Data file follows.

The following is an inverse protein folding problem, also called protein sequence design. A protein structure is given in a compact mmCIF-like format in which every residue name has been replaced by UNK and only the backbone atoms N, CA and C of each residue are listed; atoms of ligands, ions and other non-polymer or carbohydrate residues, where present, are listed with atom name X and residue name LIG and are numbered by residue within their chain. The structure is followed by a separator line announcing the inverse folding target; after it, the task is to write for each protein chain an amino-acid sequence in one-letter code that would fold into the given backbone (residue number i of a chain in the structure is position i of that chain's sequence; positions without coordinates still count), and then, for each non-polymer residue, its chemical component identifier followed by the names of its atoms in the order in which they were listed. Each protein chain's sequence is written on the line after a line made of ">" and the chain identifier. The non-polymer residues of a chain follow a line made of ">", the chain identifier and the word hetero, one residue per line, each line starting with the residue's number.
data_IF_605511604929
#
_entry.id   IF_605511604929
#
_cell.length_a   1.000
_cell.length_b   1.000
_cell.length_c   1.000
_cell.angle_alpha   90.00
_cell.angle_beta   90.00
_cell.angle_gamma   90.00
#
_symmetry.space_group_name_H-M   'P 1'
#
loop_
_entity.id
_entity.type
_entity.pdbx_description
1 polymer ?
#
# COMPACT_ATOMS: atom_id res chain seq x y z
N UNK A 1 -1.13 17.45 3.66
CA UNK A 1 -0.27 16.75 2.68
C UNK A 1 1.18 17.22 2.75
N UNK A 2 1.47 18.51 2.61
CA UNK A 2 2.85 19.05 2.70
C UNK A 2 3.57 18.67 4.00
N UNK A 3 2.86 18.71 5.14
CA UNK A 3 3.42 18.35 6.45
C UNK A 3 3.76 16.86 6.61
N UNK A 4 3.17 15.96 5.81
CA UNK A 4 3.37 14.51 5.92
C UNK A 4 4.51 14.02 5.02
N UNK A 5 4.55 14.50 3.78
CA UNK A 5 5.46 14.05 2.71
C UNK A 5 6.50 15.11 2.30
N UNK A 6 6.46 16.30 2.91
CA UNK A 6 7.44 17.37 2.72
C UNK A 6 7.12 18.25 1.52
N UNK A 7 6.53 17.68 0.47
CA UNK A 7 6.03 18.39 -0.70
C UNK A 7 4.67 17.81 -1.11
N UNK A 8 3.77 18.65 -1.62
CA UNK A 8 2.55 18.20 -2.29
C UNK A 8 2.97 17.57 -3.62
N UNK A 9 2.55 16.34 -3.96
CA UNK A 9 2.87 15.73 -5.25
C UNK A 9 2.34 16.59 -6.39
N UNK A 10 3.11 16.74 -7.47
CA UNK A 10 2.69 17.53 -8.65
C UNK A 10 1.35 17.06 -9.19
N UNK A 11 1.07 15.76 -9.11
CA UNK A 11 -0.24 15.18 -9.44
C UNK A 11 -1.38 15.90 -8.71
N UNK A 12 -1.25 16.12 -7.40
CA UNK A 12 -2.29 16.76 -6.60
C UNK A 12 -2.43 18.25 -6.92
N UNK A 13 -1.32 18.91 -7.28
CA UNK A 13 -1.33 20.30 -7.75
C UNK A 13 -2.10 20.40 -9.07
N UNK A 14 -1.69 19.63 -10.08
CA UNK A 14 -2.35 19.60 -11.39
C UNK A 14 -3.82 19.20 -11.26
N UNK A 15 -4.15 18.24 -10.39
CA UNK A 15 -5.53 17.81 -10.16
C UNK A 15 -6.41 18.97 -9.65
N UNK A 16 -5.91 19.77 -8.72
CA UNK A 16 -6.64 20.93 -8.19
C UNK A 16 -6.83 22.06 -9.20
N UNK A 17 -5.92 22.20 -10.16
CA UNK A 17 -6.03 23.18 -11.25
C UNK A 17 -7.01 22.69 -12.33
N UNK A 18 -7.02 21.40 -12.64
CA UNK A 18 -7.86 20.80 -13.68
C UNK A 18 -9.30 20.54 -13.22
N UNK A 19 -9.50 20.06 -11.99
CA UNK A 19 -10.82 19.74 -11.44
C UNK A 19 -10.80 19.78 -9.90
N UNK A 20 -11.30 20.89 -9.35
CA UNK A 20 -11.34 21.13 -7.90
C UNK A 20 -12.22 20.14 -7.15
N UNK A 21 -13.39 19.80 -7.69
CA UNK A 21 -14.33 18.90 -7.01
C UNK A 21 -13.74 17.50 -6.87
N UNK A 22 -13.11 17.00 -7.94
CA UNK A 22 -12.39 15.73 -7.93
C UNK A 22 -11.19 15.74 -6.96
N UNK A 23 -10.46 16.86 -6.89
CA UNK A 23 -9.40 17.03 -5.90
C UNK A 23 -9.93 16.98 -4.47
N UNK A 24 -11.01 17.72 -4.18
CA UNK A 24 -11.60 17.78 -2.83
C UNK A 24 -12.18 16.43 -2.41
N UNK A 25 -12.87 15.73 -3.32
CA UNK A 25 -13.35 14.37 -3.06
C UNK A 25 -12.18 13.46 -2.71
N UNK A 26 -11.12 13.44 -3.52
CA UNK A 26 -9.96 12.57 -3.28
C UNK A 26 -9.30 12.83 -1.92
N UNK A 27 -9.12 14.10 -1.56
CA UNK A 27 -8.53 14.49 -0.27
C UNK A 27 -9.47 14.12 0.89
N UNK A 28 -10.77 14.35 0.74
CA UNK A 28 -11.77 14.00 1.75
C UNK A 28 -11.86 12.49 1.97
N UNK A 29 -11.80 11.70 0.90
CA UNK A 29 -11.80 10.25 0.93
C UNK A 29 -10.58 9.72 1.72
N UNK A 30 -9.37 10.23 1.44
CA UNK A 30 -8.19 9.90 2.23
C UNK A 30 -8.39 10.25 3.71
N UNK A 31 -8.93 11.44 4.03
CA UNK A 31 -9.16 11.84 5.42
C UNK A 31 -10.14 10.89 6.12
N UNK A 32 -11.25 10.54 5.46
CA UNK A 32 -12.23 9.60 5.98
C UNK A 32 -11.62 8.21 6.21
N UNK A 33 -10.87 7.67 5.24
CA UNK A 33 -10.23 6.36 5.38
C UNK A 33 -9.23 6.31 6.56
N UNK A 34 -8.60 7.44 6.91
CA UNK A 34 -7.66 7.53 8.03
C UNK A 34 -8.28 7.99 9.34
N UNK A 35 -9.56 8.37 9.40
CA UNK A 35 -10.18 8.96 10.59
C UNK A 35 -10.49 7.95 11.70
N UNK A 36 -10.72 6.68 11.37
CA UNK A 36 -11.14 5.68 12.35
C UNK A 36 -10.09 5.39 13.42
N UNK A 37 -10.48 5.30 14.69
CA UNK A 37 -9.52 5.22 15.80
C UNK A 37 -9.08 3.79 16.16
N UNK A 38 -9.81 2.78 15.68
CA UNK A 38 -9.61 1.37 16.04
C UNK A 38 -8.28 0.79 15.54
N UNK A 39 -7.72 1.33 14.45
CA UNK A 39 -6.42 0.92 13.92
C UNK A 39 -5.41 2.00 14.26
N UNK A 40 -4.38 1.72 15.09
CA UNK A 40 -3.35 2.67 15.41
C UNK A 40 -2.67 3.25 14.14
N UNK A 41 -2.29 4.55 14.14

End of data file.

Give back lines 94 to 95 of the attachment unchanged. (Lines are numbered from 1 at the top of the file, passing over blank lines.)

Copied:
N UNK A 25 -12.87 15.73 -3.32
CA UNK A 25 -13.35 14.37 -3.06